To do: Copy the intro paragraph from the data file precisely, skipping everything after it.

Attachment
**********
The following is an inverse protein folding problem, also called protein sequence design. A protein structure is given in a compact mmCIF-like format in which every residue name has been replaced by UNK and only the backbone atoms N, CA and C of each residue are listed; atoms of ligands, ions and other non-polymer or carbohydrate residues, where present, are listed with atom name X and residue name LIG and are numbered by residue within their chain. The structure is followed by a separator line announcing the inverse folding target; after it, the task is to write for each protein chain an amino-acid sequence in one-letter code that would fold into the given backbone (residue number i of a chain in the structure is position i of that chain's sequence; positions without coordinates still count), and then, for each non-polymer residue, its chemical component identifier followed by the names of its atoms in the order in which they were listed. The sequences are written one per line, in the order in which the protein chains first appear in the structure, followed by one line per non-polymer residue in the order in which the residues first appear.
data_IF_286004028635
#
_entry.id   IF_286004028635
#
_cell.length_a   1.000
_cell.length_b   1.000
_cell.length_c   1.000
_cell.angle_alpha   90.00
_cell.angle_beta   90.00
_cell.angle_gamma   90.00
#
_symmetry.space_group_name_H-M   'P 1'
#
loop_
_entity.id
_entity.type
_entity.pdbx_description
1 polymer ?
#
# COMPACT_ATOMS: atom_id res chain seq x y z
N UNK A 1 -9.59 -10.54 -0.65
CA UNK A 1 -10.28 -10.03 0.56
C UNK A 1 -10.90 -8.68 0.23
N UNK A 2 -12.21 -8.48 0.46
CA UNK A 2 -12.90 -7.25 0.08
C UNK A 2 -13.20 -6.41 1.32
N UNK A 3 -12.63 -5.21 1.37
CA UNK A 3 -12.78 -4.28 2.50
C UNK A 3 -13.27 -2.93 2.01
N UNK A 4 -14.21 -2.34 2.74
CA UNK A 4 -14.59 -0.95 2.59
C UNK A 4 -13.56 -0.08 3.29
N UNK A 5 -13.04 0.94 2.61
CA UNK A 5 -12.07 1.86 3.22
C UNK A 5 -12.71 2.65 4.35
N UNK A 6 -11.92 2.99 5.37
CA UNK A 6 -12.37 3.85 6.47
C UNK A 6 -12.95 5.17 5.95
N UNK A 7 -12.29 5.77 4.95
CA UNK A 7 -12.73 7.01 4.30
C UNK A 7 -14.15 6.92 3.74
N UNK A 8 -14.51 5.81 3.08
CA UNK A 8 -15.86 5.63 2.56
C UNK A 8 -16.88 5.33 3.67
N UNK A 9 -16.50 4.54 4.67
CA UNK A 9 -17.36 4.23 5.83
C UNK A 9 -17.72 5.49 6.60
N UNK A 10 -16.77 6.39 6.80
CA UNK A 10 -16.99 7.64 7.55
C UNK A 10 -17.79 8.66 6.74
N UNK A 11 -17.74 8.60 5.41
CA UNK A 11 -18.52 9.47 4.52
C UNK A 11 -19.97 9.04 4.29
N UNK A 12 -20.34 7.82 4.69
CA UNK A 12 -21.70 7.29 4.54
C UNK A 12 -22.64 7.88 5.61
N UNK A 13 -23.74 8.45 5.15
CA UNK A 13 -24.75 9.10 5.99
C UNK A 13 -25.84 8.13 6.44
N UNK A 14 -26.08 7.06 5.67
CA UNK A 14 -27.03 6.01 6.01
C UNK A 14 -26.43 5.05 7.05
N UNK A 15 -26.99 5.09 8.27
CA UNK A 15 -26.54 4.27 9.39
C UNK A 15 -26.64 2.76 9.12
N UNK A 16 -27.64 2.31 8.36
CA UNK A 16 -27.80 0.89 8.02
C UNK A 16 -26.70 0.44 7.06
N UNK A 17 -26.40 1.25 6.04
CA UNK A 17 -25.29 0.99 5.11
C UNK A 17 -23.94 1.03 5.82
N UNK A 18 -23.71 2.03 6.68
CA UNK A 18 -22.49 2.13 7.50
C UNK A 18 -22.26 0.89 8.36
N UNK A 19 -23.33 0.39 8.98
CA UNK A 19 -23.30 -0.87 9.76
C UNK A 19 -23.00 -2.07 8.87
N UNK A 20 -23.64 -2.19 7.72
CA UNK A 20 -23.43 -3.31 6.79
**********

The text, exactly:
The following is an inverse protein folding problem, also called protein sequence design. A protein structure is given in a compact mmCIF-like format in which every residue name has been replaced by UNK and only the backbone atoms N, CA and C of each residue are listed; atoms of ligands, ions and other non-polymer or carbohydrate residues, where present, are listed with atom name X and residue name LIG and are numbered by residue within their chain. The structure is followed by a separator line announcing the inverse folding target; after it, the task is to write for each protein chain an amino-acid sequence in one-letter code that would fold into the given backbone (residue number i of a chain in the structure is position i of that chain's sequence; positions without coordinates still count), and then, for each non-polymer residue, its chemical component identifier followed by the names of its atoms in the order in which they were listed. The sequences are written one per line, in the order in which the protein chains first appear in the structure, followed by one line per non-polymer residue in the order in which the residues first appear.